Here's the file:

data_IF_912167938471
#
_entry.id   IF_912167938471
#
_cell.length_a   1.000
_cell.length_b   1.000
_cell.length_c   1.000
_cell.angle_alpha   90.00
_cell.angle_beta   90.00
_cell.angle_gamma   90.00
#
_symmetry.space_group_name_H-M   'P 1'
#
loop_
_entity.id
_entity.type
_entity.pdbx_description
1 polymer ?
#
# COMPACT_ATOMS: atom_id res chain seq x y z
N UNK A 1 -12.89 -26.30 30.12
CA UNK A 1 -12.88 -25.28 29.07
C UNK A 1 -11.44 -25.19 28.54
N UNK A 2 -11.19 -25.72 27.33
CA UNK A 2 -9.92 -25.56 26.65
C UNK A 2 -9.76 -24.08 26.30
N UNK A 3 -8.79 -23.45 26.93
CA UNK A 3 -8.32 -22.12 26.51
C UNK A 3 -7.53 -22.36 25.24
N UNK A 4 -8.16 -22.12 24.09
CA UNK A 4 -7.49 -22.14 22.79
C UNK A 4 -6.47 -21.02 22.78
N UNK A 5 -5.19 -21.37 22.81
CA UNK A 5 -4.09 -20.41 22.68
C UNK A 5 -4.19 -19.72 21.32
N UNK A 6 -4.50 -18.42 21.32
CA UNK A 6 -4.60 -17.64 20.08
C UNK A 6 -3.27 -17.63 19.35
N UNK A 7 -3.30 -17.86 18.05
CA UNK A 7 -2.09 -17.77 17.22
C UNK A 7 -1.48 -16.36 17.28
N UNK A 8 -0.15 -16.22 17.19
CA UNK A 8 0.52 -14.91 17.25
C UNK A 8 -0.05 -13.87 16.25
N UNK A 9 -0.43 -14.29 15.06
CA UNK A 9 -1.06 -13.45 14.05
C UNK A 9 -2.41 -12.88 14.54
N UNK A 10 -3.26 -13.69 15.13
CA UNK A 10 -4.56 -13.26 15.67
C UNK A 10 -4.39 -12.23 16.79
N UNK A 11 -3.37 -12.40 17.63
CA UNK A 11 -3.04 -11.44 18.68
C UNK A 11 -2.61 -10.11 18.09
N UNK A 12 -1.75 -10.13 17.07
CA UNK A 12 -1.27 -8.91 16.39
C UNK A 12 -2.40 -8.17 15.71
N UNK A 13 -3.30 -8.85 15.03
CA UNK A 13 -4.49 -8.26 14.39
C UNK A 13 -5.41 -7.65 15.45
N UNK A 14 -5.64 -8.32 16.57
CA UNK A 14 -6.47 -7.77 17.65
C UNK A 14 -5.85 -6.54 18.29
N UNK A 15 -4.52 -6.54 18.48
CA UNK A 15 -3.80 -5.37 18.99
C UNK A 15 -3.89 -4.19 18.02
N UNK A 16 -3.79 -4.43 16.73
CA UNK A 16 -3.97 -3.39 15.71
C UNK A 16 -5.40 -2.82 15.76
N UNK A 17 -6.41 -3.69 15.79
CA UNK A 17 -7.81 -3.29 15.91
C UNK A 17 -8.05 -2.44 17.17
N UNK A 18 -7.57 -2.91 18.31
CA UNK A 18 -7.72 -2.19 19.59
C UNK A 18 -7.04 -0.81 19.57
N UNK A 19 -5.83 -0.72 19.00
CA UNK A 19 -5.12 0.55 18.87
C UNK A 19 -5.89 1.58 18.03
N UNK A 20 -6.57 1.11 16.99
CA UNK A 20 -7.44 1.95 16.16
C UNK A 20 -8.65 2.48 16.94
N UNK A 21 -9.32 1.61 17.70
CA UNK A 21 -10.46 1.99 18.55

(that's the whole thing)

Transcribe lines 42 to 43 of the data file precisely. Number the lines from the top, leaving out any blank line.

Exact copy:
N UNK A 8 -0.15 -16.22 17.19
CA UNK A 8 0.52 -14.91 17.25